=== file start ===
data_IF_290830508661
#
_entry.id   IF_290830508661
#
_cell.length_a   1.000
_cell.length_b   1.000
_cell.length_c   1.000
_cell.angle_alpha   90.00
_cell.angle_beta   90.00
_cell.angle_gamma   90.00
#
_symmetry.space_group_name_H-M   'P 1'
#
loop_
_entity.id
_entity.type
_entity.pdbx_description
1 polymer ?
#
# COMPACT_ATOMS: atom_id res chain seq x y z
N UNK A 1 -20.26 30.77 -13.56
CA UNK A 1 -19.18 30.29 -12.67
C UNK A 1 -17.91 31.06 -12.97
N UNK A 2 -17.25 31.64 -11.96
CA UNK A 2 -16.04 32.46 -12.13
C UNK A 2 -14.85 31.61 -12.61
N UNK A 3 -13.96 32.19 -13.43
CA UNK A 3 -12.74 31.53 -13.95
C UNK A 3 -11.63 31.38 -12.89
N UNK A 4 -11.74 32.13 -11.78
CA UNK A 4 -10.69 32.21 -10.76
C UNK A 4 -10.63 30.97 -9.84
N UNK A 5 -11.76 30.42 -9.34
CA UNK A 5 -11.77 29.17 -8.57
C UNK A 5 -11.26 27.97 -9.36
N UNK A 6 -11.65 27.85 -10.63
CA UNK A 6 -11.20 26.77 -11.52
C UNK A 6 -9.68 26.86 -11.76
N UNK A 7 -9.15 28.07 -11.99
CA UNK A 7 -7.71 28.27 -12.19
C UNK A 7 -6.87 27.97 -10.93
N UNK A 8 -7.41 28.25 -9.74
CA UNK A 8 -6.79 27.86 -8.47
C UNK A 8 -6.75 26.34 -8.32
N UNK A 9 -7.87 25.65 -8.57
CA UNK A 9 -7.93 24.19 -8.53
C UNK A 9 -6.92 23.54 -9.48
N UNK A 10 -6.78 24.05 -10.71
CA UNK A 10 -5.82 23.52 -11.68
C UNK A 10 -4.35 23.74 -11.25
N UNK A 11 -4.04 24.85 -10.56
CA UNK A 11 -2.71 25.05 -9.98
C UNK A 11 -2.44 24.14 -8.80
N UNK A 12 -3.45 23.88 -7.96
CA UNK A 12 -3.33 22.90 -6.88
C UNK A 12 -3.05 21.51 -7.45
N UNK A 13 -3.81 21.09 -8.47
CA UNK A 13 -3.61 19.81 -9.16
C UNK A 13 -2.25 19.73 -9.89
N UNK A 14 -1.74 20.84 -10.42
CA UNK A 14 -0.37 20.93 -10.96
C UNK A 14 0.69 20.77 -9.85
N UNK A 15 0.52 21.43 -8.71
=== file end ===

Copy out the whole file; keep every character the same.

data_IF_290830508661
#
_entry.id   IF_290830508661
#
_cell.length_a   1.000
_cell.length_b   1.000
_cell.length_c   1.000
_cell.angle_alpha   90.00
_cell.angle_beta   90.00
_cell.angle_gamma   90.00
#
_symmetry.space_group_name_H-M   'P 1'
#
loop_
_entity.id
_entity.type
_entity.pdbx_description
1 polymer ?
#
# COMPACT_ATOMS: atom_id res chain seq x y z
N UNK A 1 -20.26 30.77 -13.56
CA UNK A 1 -19.18 30.29 -12.67
C UNK A 1 -17.91 31.06 -12.97
N UNK A 2 -17.25 31.64 -11.96
CA UNK A 2 -16.04 32.46 -12.13
C UNK A 2 -14.85 31.61 -12.61
N UNK A 3 -13.96 32.19 -13.43
CA UNK A 3 -12.74 31.53 -13.95
C UNK A 3 -11.63 31.38 -12.89
N UNK A 4 -11.74 32.13 -11.78
CA UNK A 4 -10.69 32.21 -10.76
C UNK A 4 -10.63 30.97 -9.84
N UNK A 5 -11.76 30.42 -9.34
CA UNK A 5 -11.77 29.17 -8.57
C UNK A 5 -11.26 27.97 -9.36
N UNK A 6 -11.65 27.85 -10.63
CA UNK A 6 -11.20 26.77 -11.52
C UNK A 6 -9.68 26.86 -11.76
N UNK A 7 -9.15 28.07 -11.99
CA UNK A 7 -7.71 28.27 -12.19
C UNK A 7 -6.87 27.97 -10.93
N UNK A 8 -7.41 28.25 -9.74
CA UNK A 8 -6.79 27.86 -8.47
C UNK A 8 -6.75 26.34 -8.32
N UNK A 9 -7.87 25.65 -8.57
CA UNK A 9 -7.93 24.19 -8.53
C UNK A 9 -6.92 23.54 -9.48
N UNK A 10 -6.78 24.05 -10.71
CA UNK A 10 -5.82 23.52 -11.68
C UNK A 10 -4.35 23.74 -11.25
N UNK A 11 -4.04 24.85 -10.56
CA UNK A 11 -2.71 25.05 -9.98
C UNK A 11 -2.44 24.14 -8.80
N UNK A 12 -3.45 23.88 -7.96
CA UNK A 12 -3.33 22.90 -6.88
C UNK A 12 -3.05 21.51 -7.45
N UNK A 13 -3.81 21.09 -8.47
CA UNK A 13 -3.61 19.81 -9.16
C UNK A 13 -2.25 19.73 -9.89
N UNK A 14 -1.74 20.84 -10.42
CA UNK A 14 -0.37 20.93 -10.96
C UNK A 14 0.69 20.77 -9.85
N UNK A 15 0.52 21.43 -8.71